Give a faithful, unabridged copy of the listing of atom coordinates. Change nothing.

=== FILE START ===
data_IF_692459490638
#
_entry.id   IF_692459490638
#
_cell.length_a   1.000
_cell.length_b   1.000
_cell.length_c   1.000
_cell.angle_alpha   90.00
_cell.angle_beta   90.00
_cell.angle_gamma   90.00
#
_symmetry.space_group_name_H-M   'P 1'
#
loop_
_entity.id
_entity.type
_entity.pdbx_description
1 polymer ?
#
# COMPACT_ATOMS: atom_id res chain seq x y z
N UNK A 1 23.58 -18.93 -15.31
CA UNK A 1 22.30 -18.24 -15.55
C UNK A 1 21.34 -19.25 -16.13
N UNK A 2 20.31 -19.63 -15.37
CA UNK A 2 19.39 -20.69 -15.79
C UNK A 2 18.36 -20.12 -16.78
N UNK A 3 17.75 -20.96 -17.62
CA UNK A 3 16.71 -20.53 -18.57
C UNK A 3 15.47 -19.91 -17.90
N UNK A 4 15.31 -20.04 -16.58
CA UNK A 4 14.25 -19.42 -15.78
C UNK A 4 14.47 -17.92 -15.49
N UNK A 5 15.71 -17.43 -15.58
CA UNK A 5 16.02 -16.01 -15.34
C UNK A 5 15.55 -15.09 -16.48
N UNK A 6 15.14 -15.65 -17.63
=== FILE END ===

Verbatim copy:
data_IF_692459490638
#
_entry.id   IF_692459490638
#
_cell.length_a   1.000
_cell.length_b   1.000
_cell.length_c   1.000
_cell.angle_alpha   90.00
_cell.angle_beta   90.00
_cell.angle_gamma   90.00
#
_symmetry.space_group_name_H-M   'P 1'
#
loop_
_entity.id
_entity.type
_entity.pdbx_description
1 polymer ?
#
# COMPACT_ATOMS: atom_id res chain seq x y z
N UNK A 1 23.58 -18.93 -15.31
CA UNK A 1 22.30 -18.24 -15.55
C UNK A 1 21.34 -19.25 -16.13
N UNK A 2 20.31 -19.63 -15.37
CA UNK A 2 19.39 -20.69 -15.79
C UNK A 2 18.36 -20.12 -16.78
N UNK A 3 17.75 -20.96 -17.62
CA UNK A 3 16.71 -20.53 -18.57
C UNK A 3 15.47 -19.91 -17.90
N UNK A 4 15.31 -20.04 -16.58
CA UNK A 4 14.25 -19.42 -15.78
C UNK A 4 14.47 -17.92 -15.49
N UNK A 5 15.71 -17.43 -15.58
CA UNK A 5 16.02 -16.01 -15.34
C UNK A 5 15.55 -15.09 -16.48
N UNK A 6 15.14 -15.65 -17.63